Osama’s journey started in Beirut, Lebanon just before reaching eleven years old. The civil war broke out. Along with his family and defenseless civilians, he was caught in the middle. He lived inside a combat zone for fifteen harrowing years. Only a half a mile away, religious massacres were committed. He was told that the world, circumscribed by religious differences and political affiliations, was normal. When peace treaties were signed no one reimbursed his family for their destroyed home, re-grew amputated body parts, or resurrected the dead children. The cycle of provocations and retributions continues. He had lived where I had big dreams, but no plans. Today, however, he strives to do his part to end the cycle of escalating violence and bring lessons learned to his community and new homeland.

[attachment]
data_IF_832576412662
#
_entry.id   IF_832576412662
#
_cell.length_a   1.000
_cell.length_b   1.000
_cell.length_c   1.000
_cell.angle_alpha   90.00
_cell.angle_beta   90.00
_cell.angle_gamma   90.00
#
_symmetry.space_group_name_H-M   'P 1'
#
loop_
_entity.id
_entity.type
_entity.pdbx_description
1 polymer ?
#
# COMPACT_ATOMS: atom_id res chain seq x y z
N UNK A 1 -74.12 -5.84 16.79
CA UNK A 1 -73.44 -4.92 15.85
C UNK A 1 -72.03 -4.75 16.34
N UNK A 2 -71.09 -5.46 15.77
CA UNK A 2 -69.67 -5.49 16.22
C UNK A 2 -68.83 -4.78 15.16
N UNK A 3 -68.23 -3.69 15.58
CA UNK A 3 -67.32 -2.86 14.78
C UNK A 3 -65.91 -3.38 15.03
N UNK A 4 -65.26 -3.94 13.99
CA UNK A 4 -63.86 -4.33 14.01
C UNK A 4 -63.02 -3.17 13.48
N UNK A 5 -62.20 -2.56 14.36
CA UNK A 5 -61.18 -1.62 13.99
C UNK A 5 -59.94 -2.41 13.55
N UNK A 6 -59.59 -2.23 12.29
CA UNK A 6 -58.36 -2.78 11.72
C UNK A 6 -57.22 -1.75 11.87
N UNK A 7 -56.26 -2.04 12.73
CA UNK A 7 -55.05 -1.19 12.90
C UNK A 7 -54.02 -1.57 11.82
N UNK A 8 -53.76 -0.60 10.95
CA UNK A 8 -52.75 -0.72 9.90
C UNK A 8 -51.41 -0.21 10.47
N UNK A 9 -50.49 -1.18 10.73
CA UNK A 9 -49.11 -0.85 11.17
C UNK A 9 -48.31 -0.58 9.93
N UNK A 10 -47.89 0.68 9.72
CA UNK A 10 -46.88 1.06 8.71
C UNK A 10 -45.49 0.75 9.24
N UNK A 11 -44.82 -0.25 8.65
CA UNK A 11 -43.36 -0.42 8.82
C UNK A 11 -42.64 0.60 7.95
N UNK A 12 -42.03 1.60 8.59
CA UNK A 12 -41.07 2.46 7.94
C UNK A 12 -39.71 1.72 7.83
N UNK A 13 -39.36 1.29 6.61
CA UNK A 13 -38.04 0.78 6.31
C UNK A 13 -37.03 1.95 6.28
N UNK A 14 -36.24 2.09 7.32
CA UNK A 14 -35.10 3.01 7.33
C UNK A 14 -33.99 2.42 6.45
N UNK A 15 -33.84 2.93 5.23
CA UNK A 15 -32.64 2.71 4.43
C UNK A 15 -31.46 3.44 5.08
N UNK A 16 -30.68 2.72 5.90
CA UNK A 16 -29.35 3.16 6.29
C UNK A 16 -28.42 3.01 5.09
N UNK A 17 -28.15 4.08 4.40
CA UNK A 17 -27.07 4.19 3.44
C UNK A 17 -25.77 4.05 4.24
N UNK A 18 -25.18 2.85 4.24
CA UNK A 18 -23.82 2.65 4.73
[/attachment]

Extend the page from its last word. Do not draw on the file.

After twenty years in the USA, he resolved to leverage the war stories for a better world. Three years ago, he left a prestigious position in a software firm to spend time reflecting and writing. He produced a body of work—a novel that addresses the root causes of conflicts especially in the Middle East, a region that had, to a great extent, divided the world. Within its pages, he embedded the route map for peace, The Journey to Civility. During the last revision, the biggest realization occurred to him. He found himself naturally thrust into his calling: To be a grassroots catalyst for peace.
In the quest to catalyze peace, he gives talks everywhere he can and to anyone who will listen. He includes anecdotes and lessons learned. He impresses upon the listeners to consider changes they too can make. To date, the audience praises the Journey to Civility as authentic and credible. The message is spreading. He is nominated to be one of three global trustees for the North America region at United Religions Initiatives, he is a member of the Comparative Religions committee at Temple Beth El, the chair of the Food for Thought committee at Mecklenburg Ministries.